I still remember one of my first sales meetings donkey’s years ago. About 10 senior executives sitting around a table looking at me
expectantly. I honestly had no idea how to start the formal meeting, or how to structure it for a successful outcome.
There is one immutable principle in selling. Who controls the structure controls the outcome. It’s either you or your prospect. Give up control and you allow your prospect to dictate the agenda.
And that’s doing both you and your prospect a major disservice. Why? Because if you genuinely believe your solution could help your prospect achieve their desired outcome, giving up control means they’re less likely to understand what you could do for them and become a client.
Given this, all successful professional salespeople do three things extremely well when in front of a prospect. They position themselves, establish credibility and keep control.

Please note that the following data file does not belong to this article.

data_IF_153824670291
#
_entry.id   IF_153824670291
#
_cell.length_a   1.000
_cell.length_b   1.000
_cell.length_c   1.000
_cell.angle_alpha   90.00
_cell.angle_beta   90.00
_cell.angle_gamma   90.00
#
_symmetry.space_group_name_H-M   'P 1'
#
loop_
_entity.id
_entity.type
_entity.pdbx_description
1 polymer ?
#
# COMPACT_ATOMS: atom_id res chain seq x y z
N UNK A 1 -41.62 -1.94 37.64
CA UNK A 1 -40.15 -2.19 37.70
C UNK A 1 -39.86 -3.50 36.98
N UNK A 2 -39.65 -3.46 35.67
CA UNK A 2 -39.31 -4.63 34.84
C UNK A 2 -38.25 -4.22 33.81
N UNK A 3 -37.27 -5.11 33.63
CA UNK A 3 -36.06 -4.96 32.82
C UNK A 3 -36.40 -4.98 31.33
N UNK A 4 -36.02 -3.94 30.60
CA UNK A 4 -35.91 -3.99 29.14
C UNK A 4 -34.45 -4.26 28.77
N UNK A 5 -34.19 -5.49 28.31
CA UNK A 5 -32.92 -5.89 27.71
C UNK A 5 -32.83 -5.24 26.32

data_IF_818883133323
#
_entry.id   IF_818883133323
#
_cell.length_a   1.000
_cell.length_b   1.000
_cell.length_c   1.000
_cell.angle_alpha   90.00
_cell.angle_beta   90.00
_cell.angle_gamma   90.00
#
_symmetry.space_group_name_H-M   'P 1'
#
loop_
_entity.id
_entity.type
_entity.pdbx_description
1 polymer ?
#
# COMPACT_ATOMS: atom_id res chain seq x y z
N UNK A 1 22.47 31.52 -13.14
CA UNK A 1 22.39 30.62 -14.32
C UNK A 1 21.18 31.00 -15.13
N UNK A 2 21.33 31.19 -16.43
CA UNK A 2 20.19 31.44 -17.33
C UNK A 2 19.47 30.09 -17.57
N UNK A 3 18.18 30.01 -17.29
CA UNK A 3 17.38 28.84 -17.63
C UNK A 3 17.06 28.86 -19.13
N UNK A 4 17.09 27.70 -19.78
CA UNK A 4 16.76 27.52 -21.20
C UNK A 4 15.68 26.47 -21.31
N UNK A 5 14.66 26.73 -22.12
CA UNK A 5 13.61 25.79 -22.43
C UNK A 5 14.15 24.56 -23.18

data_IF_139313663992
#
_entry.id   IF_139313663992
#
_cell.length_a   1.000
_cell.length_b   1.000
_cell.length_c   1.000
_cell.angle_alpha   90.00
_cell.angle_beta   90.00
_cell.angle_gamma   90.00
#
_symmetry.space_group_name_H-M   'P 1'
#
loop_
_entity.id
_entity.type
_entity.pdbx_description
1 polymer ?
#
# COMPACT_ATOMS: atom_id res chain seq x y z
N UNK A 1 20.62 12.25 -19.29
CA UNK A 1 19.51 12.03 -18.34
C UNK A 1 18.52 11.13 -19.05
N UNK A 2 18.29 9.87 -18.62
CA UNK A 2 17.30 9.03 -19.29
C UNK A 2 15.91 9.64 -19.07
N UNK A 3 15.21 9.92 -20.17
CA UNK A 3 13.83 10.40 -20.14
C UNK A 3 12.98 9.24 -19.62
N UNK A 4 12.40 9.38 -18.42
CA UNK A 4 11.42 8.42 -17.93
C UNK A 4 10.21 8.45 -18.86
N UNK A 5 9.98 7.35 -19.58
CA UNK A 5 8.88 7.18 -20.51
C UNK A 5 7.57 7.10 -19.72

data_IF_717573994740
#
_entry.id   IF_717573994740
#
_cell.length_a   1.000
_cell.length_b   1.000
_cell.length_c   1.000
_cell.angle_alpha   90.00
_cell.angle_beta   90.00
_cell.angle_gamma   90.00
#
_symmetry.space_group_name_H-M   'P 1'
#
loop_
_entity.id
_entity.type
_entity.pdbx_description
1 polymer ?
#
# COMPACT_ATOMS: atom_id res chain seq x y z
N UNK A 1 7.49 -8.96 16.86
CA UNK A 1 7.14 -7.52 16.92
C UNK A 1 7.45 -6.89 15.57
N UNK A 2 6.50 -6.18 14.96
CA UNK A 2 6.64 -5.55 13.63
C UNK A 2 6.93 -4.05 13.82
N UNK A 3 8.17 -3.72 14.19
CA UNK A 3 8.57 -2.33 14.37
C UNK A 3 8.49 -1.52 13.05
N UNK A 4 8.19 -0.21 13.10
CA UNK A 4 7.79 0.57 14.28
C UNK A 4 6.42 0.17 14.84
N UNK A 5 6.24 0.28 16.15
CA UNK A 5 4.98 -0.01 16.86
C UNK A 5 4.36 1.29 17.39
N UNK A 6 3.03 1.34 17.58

They know that selling is a structured process made up of defined steps. They understand that taking short cuts and missing steps will set them up to fail and be a major waste of time – both for them and their prospects.
But sadly, this skill is not often taught. And many a sale is lost because of it.
Today we’ll go over the vital first steps – how to start and frame a meeting.
Start by setting the stage.
You’ve made an appointment with a prospect. They’ve agreed to see you but really don’t know anything about you or your organisation.
This is how I suggest you handle the meeting.
Frame the meeting and control the agenda
Start with the usual welcome pleasantries. Then say something along the lines of, “As we have an hour together, what I’d like to do is start by telling you a little about me (or our organisation), then I’ll ask about you and we’ll get into why we’re here and discuss your challenges and how we could help solve them”.
Now comes the critical bit. You have to “EARN THE RIGHT” to be heard by positioning yourself and establishing credibility. In other words, why should your prospect be listening to you?
Your goal is to establish yourself as the expert and have them take you and your recommendations seriously.